When it comes to technological disruption in-house, it’s all about the way you construct the culture. It’s not just in the legal team, it’s through the whole company, the whole organisation. I believe the first step is constructing a culture of digitalisation, automation and using technology so that people understand that these are tools that can make life easier and better. They are not competition, they will not replace a lawyer – in my team, every person is important. What I want to be able to do is to free capabilities – give my lawyers freedom to work on other issues. If you have a lawyer spending time doing contracts, that’s not right! You need to liberate, create time for them to do all those things and be able to develop other skills. What technology can do is become a partner in that development – it’s their best ally for that. If people start to understand that technology is a partner and not an enemy or a possible substitute for their job, that will change the progress of what we have been doing.

Being honest, this is not easy at all. You have to be open-minded, you have to be ready to assume some challenges, and you have to be able to unlearn. You have to try to forget some things that you have learnt in order to learn new things that could help you to improve. We need to develop leaders on these issues, and my challenge is to become a leader. I probably won’t be the one that will develop the systems but I could be the one who can push everyone to understand that adopting these kind of systems is a good thing.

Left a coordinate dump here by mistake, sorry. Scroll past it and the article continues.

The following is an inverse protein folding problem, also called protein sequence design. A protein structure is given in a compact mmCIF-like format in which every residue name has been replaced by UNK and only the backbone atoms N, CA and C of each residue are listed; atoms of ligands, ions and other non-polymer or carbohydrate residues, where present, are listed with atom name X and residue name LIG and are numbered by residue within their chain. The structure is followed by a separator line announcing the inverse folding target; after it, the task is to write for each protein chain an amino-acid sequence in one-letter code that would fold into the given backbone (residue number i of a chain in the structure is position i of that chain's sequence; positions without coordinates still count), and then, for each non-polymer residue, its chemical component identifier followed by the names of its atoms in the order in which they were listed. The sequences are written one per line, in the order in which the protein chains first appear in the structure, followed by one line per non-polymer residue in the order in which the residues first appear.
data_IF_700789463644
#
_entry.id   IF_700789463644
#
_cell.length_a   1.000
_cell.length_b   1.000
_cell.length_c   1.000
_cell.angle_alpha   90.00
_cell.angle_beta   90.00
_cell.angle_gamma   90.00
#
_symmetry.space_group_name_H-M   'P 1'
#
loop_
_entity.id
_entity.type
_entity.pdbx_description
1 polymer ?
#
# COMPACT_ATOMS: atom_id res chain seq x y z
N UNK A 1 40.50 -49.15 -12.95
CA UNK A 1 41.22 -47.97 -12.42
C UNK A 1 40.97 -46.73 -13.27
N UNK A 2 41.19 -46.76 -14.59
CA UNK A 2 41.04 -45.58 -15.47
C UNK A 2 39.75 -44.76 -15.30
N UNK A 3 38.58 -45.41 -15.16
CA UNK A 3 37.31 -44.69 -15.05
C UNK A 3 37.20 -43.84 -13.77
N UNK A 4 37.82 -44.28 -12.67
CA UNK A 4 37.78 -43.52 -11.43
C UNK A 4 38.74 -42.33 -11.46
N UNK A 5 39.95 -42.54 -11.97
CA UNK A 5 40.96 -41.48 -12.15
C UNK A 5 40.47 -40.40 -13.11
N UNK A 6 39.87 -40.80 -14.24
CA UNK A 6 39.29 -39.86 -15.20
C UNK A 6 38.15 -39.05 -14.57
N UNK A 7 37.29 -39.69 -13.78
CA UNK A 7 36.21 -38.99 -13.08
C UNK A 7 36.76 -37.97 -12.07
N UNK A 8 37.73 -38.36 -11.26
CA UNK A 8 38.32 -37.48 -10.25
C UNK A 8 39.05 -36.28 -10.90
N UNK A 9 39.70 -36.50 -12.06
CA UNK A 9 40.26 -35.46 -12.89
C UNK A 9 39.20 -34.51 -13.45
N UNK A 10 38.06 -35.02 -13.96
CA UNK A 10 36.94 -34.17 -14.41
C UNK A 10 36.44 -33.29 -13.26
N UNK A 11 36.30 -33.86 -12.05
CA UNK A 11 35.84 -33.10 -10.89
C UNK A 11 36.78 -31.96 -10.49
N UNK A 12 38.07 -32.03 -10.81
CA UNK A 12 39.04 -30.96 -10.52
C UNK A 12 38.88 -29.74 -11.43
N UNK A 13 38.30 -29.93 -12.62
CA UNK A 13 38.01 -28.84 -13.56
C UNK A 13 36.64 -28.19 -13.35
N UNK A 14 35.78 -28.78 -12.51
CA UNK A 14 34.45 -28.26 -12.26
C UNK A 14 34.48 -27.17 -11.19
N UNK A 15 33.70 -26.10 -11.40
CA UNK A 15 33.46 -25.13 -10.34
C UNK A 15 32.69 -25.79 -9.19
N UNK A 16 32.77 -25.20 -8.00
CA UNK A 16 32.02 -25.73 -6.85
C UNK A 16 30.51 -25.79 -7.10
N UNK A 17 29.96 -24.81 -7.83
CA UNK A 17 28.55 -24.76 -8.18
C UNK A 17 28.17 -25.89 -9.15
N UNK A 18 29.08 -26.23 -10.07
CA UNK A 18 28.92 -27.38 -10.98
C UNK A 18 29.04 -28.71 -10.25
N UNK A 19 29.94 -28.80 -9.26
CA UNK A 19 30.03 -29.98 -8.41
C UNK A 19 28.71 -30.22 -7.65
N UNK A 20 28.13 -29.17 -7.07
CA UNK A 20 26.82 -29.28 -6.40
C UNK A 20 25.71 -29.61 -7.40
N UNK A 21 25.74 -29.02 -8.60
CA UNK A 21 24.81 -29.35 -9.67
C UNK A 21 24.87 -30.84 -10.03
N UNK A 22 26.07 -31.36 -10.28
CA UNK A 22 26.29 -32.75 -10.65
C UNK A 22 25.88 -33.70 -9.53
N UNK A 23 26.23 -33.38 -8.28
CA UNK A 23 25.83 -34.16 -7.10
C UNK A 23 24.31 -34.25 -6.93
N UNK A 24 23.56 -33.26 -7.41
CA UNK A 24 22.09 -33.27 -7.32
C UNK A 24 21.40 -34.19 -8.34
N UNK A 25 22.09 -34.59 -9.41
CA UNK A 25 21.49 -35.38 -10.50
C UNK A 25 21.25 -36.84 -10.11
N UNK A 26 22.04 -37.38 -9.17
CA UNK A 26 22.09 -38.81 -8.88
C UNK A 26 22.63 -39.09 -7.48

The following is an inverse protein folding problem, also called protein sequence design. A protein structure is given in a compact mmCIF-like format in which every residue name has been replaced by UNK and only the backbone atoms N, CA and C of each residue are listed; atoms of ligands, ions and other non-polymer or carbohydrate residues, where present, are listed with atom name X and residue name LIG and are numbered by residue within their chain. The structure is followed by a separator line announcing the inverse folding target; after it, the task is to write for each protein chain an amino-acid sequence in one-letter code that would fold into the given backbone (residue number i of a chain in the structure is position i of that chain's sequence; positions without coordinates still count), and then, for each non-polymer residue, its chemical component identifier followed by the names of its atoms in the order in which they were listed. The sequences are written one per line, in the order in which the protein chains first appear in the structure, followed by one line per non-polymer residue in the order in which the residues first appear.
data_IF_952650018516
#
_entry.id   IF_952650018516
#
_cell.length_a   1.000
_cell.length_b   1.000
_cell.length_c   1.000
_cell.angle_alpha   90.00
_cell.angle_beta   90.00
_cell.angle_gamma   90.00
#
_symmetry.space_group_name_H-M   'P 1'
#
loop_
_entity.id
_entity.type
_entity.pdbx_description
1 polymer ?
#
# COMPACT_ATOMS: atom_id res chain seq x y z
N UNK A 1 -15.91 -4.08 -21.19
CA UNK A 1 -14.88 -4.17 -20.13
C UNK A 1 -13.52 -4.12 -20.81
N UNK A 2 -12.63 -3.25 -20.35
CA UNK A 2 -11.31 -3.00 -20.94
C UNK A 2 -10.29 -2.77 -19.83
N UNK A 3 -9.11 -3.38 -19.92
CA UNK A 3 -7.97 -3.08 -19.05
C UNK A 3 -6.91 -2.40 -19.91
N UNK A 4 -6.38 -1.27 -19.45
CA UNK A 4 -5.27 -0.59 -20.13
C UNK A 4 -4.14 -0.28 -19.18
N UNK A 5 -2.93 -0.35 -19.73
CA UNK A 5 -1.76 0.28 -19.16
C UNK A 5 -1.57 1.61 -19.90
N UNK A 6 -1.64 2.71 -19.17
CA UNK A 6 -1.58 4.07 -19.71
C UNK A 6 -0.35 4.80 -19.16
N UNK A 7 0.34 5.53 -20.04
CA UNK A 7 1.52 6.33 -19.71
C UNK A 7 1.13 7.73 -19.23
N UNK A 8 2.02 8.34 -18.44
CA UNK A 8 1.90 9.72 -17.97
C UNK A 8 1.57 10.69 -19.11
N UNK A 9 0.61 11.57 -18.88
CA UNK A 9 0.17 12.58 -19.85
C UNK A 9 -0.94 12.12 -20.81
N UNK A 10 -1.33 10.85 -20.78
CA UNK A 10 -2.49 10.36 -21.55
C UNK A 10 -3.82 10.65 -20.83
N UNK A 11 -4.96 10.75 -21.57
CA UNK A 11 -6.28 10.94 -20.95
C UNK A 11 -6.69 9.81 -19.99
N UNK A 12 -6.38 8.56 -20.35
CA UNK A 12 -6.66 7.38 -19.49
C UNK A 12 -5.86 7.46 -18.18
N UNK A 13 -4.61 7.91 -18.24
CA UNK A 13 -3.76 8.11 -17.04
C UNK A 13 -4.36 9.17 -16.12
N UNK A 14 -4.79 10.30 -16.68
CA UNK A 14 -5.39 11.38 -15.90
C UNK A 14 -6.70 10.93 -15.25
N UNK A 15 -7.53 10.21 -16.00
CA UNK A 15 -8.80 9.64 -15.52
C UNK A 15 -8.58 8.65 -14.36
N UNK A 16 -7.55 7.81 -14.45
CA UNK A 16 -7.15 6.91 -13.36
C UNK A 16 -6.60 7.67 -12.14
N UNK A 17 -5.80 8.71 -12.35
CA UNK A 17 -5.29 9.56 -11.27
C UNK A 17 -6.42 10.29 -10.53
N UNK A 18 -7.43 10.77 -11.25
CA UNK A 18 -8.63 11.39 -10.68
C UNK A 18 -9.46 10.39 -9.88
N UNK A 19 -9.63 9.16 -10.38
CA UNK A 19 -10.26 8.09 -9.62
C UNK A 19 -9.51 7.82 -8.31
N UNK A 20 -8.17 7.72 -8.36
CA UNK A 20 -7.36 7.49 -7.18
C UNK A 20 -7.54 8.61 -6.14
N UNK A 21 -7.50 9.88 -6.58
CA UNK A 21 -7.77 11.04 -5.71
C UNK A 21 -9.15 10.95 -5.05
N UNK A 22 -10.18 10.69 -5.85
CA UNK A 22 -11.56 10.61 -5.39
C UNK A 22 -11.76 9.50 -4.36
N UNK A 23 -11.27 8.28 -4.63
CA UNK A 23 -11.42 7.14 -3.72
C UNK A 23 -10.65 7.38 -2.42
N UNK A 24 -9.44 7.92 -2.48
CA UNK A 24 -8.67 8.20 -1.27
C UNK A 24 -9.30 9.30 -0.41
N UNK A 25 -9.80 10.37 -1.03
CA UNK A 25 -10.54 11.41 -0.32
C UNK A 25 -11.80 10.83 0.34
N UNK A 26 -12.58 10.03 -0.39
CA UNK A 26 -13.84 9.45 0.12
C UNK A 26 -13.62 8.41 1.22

You might not be able to find what you want because it’s not yet developed, but you can find someone able to develop it. But in order to find that ally, you have to be really open minded. They need information that might be confidential, or to understand problems that normally you would not talk about outside the company. But once you understand they are an ally and give them trust, everything goes more easily.

I think the legal profession is very far behind other professional service sectors when it comes to technology. I believe no one has taken the time to think about changing the way of working that is normal for lawyers. The lawyer has always been seen as the guy who has all the knowledge to fix problems and people believe that technology won’t be something that lawyers could understand or that would be interesting for them. In some ways they are right, because lawyers are difficult people, especially when you talk about law firms – I am a lawyer, so I can say that! I believe there is a kind of natural restriction in the minds of people, but I believe that could change. It’s about the way we construct culture – and we need to start talking about this much more.

I believe many new and young lawyers are thinking how to change the way law firms and in-house teams are working and, in the medium term – in two or five years – we will see some changes.